Could an oil price shock drive the U.S. back into recession? It’s possible. Americans are cheering the tide of democracy washing across the Middle East, but their joy may be short-lived. With oil prices rocketing higher and stock markets reeling, consumers creeping out of their recession bunkers may find themselves hit by a double whammy of higher inflation and declining wealth. Depending on the severity of the oil production disruptions, the celebrations from Tunisia, Egypt and Libya could turn into lamentations at home, undermining Americans’ confidence and shifting the U.S. to the brink of the much-feared double dip.
In recent months, consumer confidence has recovered from the depths of the financial crisis, bolstered by renewed economic growth, some improvement in the labor market and by soaring stock prices. The latest index reading from the Conference Board – in February – showed confidence at a three-year high of 70, much above the low of 26.9 recorded in March 2009. Still, the Conference Board’s research head Lynn Franco describes Americans’ current appraisal of business and labor conditions as “rather weak.” With consumer spending still making up some 70 percent of economic activity, shifts in sentiment are key.
Without a doubt, some of the improvement in how consumers are looking at their prospects has come from the steady advance in the stock market in recent months. The S&P 500 rose 30 percent from July 2 to February 15, with few setbacks; a recent Businessweek piece points out that “stocks haven’t risen this much amid price swings this narrow since 1971.” Since the lows in 2009, stocks have surged over 90 percent.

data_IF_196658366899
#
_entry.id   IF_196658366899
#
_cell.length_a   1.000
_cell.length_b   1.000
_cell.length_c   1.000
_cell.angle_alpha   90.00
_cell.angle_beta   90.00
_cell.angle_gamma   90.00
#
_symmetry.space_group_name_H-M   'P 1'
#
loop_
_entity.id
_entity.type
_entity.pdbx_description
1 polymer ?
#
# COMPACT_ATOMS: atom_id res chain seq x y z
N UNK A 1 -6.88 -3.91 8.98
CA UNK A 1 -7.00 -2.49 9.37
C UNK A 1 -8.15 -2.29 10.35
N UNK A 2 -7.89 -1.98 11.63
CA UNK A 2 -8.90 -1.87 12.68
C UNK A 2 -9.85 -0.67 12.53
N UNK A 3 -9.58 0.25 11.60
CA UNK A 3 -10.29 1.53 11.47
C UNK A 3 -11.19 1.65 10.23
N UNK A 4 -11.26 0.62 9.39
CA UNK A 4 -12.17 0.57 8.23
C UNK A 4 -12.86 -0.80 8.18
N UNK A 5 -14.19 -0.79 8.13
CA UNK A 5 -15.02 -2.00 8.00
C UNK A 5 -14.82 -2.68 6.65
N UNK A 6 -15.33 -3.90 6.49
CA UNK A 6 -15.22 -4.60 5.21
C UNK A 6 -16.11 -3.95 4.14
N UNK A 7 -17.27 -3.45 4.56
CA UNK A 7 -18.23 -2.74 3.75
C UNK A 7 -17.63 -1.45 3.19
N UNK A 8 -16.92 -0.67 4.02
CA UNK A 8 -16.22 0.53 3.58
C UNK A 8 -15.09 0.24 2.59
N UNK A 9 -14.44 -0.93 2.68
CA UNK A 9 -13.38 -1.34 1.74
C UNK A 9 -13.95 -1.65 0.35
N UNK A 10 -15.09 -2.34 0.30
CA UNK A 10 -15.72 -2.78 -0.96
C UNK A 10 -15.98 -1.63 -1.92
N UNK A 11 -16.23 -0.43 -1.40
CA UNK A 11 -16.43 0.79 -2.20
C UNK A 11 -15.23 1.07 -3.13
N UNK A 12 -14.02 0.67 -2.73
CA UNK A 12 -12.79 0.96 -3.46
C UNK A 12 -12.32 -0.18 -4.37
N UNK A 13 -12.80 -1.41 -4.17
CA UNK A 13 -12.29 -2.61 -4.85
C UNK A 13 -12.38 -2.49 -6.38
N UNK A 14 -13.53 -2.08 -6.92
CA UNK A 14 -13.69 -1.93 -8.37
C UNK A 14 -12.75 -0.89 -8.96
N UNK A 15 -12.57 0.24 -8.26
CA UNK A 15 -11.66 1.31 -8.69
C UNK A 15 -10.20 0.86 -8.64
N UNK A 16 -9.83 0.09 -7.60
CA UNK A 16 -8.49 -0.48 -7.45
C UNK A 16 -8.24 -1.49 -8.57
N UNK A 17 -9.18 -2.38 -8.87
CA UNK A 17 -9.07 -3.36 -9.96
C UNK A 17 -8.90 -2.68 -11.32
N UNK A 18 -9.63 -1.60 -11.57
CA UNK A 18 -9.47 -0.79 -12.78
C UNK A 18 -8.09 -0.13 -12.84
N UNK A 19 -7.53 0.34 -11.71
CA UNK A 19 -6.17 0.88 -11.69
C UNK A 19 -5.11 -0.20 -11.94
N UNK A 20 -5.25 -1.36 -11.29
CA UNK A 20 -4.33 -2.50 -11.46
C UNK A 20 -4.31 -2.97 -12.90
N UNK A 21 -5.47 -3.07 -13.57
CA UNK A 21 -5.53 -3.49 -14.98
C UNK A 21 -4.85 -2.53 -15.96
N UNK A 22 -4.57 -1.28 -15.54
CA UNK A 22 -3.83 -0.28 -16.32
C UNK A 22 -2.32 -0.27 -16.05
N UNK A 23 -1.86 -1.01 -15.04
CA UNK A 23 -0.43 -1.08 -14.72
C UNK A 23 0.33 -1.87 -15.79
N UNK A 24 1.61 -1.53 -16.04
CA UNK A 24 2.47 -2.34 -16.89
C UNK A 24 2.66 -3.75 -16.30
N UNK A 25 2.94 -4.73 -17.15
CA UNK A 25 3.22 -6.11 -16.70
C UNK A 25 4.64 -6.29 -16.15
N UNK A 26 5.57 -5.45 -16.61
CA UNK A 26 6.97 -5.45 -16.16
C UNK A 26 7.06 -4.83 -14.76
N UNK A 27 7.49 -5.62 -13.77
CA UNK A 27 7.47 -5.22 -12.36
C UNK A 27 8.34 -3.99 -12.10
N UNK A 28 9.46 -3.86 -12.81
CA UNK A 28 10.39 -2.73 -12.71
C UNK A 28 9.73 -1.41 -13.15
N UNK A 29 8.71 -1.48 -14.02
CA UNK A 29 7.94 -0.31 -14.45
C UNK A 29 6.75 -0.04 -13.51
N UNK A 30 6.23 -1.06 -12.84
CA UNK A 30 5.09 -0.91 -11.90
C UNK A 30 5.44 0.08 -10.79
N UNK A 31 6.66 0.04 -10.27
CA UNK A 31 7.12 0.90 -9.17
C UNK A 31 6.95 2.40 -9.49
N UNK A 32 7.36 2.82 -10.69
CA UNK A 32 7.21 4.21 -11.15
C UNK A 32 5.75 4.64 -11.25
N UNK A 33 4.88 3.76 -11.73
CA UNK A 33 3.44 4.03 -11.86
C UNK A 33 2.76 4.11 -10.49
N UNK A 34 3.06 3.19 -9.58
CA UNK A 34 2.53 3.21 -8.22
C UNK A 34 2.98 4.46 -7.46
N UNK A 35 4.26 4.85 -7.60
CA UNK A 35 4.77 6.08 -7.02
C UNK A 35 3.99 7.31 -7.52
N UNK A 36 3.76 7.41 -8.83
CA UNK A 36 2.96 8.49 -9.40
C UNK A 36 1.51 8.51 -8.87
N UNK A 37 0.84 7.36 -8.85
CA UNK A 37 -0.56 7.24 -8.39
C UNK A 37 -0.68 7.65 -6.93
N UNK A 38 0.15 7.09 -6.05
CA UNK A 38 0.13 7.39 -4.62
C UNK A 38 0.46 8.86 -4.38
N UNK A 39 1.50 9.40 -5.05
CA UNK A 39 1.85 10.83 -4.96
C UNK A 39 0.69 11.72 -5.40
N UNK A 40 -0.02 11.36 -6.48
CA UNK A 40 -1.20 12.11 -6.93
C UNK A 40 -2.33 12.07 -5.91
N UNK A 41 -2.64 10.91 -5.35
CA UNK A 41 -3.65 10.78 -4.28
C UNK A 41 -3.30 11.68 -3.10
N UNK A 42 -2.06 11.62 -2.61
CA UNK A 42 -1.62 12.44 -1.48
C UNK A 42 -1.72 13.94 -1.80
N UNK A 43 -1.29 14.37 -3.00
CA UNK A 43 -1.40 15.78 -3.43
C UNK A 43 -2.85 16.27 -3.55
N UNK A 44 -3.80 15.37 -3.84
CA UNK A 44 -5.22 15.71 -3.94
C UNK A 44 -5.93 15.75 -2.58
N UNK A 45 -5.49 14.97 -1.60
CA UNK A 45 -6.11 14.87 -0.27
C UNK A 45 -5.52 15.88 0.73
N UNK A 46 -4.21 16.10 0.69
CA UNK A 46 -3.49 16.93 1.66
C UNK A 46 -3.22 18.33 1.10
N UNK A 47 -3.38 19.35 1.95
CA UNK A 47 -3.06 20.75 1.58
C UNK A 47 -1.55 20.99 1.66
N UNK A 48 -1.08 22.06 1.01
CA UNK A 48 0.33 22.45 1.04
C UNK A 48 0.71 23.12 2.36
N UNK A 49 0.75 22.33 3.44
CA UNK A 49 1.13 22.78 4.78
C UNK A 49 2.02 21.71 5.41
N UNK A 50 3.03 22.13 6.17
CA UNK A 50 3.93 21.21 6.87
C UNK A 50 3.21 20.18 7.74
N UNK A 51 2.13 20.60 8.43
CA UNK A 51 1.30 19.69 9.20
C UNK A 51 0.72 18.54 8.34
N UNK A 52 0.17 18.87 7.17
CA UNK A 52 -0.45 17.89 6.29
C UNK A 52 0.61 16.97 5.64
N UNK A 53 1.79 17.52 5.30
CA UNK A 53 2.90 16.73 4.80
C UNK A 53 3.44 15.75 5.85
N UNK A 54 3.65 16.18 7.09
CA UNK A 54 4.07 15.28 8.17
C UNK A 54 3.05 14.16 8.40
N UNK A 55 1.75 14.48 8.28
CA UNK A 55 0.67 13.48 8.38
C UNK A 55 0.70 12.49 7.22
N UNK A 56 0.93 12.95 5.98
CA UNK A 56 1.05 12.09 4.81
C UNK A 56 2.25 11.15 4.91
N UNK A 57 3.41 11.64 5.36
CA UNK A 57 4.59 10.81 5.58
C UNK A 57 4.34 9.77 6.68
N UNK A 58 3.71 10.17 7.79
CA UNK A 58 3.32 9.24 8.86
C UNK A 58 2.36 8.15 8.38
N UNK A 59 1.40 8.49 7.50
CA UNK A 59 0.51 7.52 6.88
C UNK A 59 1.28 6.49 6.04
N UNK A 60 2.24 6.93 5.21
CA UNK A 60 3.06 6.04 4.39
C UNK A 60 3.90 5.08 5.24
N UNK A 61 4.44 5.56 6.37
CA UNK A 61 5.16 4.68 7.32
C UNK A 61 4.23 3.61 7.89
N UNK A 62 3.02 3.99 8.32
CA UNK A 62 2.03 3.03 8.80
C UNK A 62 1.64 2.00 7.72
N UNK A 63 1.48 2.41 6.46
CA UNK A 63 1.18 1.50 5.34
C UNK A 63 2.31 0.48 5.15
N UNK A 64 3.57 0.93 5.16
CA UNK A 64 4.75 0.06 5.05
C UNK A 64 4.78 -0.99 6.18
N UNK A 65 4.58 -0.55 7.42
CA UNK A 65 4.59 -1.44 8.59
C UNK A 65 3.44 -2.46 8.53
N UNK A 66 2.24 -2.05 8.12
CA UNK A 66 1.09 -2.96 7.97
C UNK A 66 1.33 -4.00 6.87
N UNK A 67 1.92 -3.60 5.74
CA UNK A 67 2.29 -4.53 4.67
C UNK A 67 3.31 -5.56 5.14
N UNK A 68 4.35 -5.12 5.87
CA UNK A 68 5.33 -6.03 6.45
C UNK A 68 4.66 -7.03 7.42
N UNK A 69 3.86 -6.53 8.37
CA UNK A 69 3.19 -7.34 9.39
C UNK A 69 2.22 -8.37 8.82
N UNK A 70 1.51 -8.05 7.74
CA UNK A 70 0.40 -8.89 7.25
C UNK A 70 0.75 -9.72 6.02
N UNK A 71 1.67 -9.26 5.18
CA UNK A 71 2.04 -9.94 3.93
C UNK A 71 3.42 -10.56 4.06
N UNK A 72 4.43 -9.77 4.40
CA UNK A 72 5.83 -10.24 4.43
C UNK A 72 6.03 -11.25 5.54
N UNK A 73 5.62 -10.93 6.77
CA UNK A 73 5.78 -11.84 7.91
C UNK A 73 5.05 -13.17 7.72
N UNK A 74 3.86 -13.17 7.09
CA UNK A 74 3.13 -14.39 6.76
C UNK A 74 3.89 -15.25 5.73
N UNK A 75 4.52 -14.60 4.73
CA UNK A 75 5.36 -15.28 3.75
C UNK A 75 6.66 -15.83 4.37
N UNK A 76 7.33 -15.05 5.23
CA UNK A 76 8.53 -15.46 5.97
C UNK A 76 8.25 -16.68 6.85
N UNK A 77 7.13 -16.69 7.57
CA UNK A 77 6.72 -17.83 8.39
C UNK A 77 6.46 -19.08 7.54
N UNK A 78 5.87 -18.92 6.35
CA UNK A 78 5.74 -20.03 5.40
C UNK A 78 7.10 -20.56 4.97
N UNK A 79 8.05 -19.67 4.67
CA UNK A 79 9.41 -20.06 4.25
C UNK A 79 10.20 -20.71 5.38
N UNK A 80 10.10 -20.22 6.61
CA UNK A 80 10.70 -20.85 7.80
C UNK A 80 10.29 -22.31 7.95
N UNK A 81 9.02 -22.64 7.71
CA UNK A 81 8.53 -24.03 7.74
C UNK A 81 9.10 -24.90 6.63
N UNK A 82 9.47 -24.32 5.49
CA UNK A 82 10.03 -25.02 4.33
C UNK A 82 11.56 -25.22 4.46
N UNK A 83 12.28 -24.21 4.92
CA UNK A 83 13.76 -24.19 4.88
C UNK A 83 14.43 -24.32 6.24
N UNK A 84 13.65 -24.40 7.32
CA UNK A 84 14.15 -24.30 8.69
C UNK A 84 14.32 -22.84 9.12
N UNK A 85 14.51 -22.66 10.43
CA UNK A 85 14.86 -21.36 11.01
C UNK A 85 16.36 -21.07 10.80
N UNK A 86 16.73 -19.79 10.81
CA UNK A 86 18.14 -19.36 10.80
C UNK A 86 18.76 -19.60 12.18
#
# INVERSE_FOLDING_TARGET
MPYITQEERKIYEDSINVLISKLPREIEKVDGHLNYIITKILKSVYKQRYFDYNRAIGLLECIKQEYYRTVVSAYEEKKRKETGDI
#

Gains in investors’ stock portfolios have provided a major cushion against the continued decline in home prices. In January, sales of distressed properties pushed overall housing sales higher, but resulted in still-falling prices. The median home price dropped by 3.7 percent, to $158,800 – the lowest since April 2002. Analysts warned that the ongoing overhang of properties in foreclosure could lead to another 25 percent sell-off. Since many families consider their home their most important asset, the continuing slide in value is a substantial dampener of sentiment, and of spending.
Looming in the shadows for the past several months has been the threat of rising inflation. Food prices around the world have soared as disappointing crops and rising living standards in many parts of the world have tightened supplies. Commodities prices have likewise moved higher due to rapid growth in China and other emerging nations, as well as investors’ new-found enthusiasm for this asset class. In addition, prices for goods imported into the U.S. have risen, increasing 1.5 percent in January from the previous month.
Only in recent weeks have these pressures begun to affect shoppers in the U.S., as a growing list of consumer products companies, including McDonald’s, Victoria’s Secret, Whirlpool, Kraft and Hanes have announced price hikes. Such increases are almost certain to continue, and will accelerate if oil prices move higher for any period of time.
Given all these pressures, and remembering the still-high jobless rate, the recovery in the U.S. can be viewed as tentative. In describing the near-term outlook, the Conference Board’s economist Kenneth Goldstein makes that very point. Though he has just raised his estimate of this year’s growth slightly to 2.6 percent (nearly a full point lower than the Fed’s estimate), he cautions that he remains “more concerned about the sustainability of the momentum than the consensus.” He cites the anemic labor market and the struggling housing market as sources for his caution.
He’s not the only Nervous Nelly. Federal Reserve Chairman Ben Bernanke sounds equally uncertain about the economy’s prospects, and makes that fragility the rationale for his continued enthusiasm for quantitative easing. Bernanke has referenced the recent stock market advance as proof that the easing program is successful and necessary. Somewhat controversially, he links rising stock prices with spending, perhaps seeing stock gains as especially vital, with housing still depressed. For sure, the Fed’s program of infusing hundreds of billions of dollars of liquidity into the system is predicated on the possibility that our recovery could still be derailed.
An oil price shock, and consequent slump in share prices – just in the past few days prices are off nearly 3 percent – could turn that fear into a reality.